The Best Elite Eight Ever?

At least it is according to the seedings and that is really ironic considering we were all told that this was a new age of parity in college basketball. This Elite Eight will feature the lowest combined total of seedings ever at 13 which averages out to 1.625. Here are the seedings for the Elite Eight since the field expanded to 64 teams in 1985:


Source for Data: CBS Sportsline

Looking back at the history of the expanded tournament the closest we have ever come to this is 1993 when you also ended up with the lowest combined seeding total in the Final Four with three ones and a two. The 1993 Elite Eight had four #1s, two #2s, one #3, and one #7. The worst Elite Eight ever according to seeding? Twice in 1990 and 2000 which is interesting because in 1980 when the field was at 48 teams, the combined seeding total for the Elite Eight was 35. In other words the start of every decade produces some wild NCAA Tournaments.

I do think there is actually less of a chance all the #1 seeds will get to Atlanta because they are playing three #2s and a #3. At any rate you have eight teams at the highest level playing each other. It should be great.


25 Responses to The Best Elite Eight Ever?

  1. C. Michael says:

    This is kind of funny…

    From ESPN:

    The Hoyas have, by far, the most unheralded Big East conference player of the year in recent history. Green has received a number of superlatives from his peers, coaches and broadcasters this season, but no one would blame mainstream America if it hasn’t caught on to Green’s magnificent talent.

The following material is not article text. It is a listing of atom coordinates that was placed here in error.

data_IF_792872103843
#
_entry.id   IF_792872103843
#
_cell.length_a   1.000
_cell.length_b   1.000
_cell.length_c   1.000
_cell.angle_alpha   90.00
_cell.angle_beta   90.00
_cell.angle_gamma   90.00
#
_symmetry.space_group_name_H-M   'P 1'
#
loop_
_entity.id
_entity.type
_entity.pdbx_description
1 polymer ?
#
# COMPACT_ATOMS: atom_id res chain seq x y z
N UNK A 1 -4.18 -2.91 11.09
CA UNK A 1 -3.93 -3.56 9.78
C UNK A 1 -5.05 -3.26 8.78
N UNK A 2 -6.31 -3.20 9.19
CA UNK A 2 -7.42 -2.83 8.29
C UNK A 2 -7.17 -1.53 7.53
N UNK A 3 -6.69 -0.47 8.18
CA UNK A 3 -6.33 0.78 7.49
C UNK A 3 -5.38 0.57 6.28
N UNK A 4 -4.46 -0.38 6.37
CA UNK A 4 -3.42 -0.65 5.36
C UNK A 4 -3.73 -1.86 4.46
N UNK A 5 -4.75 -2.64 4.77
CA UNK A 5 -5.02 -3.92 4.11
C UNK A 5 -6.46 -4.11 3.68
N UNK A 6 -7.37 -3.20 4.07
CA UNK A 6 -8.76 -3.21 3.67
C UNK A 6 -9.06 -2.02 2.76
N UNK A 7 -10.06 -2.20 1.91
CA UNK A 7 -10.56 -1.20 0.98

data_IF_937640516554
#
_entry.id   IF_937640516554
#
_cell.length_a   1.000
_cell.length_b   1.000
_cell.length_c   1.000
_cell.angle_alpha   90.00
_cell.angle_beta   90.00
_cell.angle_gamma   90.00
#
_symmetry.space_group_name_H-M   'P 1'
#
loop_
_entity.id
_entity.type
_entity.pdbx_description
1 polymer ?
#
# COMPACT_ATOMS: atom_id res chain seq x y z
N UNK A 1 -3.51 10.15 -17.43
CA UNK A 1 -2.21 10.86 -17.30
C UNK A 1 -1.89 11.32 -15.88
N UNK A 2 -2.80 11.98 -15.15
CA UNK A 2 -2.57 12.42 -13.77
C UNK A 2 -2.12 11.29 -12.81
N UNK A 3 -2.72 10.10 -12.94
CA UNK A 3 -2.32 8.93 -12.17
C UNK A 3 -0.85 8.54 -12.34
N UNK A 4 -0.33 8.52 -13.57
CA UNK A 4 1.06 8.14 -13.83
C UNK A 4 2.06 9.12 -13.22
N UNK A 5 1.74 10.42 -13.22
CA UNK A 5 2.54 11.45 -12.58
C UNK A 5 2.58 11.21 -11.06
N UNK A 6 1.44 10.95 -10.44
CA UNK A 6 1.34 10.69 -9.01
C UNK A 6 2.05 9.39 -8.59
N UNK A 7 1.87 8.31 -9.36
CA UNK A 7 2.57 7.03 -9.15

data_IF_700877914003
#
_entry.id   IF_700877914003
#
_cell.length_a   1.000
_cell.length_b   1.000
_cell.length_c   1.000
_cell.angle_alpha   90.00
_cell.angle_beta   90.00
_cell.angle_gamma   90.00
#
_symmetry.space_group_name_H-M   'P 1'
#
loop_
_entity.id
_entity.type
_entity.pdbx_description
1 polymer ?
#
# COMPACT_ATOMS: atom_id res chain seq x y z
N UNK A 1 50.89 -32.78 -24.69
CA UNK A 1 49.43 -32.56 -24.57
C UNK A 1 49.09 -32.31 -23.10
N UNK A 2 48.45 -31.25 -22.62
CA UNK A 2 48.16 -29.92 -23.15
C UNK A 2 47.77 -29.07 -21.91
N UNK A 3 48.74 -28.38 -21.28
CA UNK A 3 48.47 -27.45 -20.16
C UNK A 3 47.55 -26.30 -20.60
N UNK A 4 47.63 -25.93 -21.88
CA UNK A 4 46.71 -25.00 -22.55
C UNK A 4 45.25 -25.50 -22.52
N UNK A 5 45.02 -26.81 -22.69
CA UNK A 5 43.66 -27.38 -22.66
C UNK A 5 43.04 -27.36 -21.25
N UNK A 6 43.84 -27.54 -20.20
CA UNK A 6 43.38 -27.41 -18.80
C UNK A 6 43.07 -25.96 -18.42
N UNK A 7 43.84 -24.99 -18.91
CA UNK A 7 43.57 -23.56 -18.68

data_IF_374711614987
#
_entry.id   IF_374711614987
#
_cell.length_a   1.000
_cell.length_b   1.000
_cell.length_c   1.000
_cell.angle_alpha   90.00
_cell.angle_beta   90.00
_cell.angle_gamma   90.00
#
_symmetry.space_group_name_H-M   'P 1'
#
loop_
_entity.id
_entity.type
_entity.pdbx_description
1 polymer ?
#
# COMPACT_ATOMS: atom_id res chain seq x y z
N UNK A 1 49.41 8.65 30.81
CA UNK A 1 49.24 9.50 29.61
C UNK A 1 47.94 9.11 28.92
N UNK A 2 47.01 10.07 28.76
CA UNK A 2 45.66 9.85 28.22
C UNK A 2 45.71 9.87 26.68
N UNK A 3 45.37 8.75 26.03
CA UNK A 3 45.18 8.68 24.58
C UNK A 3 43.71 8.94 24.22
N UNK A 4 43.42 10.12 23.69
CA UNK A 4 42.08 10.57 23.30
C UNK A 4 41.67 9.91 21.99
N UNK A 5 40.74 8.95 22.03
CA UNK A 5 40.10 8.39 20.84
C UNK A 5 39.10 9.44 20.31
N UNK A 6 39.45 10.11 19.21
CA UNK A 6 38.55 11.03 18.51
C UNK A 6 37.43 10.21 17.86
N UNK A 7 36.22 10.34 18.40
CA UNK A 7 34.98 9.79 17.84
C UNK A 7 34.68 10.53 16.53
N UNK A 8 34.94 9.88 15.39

Right next to it, there is a picture with the caption:

    Jeff Green made the biggest play of the Hoyas’ season, and none of his teammates were surprised.

    The only problem… the picture is of Ewing Jr.!! Hilarious!!!

  2. C. Michael says:

    Also, I would like to apologize to Tar Heel nation. I have had a long week and with the 10:00 tip, I was lazy and stayed lying prone on my couch during the first 23 minutes of the game. When UNC went down 16, and I realized this may be the last basketball game I watch until Novemeber, I decided to man-up and take my customary positition sitting at the edge of the coffee table. We all know how the next 17 minutes went. I promise, that will NEVER happen again!

    C. Michael

  3. williamodouglas says:

    Maybe all the Georgetown players look alike to ESPN. That is pretty funny.

  4. Mike White says:

    That’s because all of the Georgetown players DO look alike!

  5. williamodouglas says:

    I am not saying this to be gay or anything, not that there is anything wrong with being gay, as people’s private sexual choices are nobody’s business but their own, but Patrick Ewing, Jr. is an attractive young man. I never thought of his father as being a particularly attractive individual.